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For board resources check out our Board Toolkit.
- What does a Board do?
- Why do I need a Board?
- What are the responsibilities of a Board?
- Can staff serve on the Board?
- What are, and how do I deal with, conflicts of interest?
- Can we hold Board meetings (and vote) via phone or e-mail?
- Can children serve on our Board?
- Does the Open Meeting Law apply to Board meetings?
- What do I need to know about Board meetings?
The Board of Directors is the group charged with governing your nonprofit corporation. Those who serve on the Board are called directors or board members. Among other things, the Board:
- Meets regularly and follows an agenda at the meetings
- Authorizes all bank accounts, all borrowing of money, and all major contracts
- Has the bylaws available, abides by them, and reviews them annually
- Approves an annual budget and makes specific plans to generate sufficient income to meet or exceed expenses
- Has established a fiscal year and is certain that the necessary tax returns for the organization are filed on time
- Sets policy for the organization and ensures compliance with laws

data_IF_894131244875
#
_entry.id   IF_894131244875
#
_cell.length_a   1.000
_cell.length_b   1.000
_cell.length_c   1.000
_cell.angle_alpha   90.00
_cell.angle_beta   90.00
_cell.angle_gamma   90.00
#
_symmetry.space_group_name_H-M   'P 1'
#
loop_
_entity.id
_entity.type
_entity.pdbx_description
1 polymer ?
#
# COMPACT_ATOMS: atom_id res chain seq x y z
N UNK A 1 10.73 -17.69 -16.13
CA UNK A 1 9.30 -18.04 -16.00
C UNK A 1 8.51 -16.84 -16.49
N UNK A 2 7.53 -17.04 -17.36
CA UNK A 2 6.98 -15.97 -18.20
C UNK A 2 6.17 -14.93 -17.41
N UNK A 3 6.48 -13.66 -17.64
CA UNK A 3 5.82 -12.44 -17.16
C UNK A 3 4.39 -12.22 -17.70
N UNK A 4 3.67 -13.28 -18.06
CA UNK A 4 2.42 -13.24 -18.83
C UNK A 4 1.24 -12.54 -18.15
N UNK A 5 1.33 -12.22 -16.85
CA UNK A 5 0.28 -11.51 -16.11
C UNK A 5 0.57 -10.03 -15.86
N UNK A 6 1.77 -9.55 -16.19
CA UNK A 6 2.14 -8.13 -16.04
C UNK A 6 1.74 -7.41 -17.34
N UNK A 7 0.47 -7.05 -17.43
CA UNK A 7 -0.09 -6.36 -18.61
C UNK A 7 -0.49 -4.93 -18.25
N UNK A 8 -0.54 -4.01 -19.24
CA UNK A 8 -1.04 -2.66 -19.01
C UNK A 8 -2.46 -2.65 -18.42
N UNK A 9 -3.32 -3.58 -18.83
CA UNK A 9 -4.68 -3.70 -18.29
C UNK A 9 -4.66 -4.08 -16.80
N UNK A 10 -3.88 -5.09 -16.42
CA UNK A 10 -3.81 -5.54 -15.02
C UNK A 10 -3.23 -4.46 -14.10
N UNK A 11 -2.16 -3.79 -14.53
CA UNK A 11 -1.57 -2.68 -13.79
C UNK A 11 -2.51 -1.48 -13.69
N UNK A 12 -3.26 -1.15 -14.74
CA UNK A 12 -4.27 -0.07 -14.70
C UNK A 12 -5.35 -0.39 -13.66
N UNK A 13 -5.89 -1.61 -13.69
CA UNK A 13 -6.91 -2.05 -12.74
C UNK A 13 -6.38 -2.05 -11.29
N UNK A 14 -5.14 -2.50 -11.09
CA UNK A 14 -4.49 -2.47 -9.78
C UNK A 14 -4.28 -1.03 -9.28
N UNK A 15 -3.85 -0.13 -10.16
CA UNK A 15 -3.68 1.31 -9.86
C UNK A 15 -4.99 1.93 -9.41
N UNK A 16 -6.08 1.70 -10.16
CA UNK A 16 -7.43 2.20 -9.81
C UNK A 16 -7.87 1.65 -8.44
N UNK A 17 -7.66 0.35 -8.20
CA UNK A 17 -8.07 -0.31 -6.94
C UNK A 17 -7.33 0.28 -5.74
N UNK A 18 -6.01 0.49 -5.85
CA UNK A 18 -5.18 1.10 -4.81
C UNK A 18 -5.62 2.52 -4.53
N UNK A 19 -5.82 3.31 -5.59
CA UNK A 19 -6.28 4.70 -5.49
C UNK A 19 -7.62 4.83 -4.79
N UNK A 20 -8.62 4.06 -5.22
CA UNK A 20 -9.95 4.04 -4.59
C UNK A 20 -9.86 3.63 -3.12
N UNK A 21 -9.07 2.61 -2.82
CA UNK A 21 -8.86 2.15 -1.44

- Ensures board policies are fair to all board members
- Has established its standing committees and has a clear understanding of committee responsibilities and authority
- Holds effective meetings so that members can use their time well
All corporations are governed by a Board of Directors. ORS 65 requires that public benefit nonprofit corporations in Oregon have a Board of at least three members.
The Oregon Department of Justice (DOJ) outlines the duties and responsibilities of the Board in its pamphlet: A Guide to Nonprofit Board Service in Oregon.
Although staff members sometimes serve on the Board, it is most common for them to attend board meetings when their input is needed on an issue, but to not be actual voting members of the Board. If you do choose to have staff on the Board there are two areas of concern: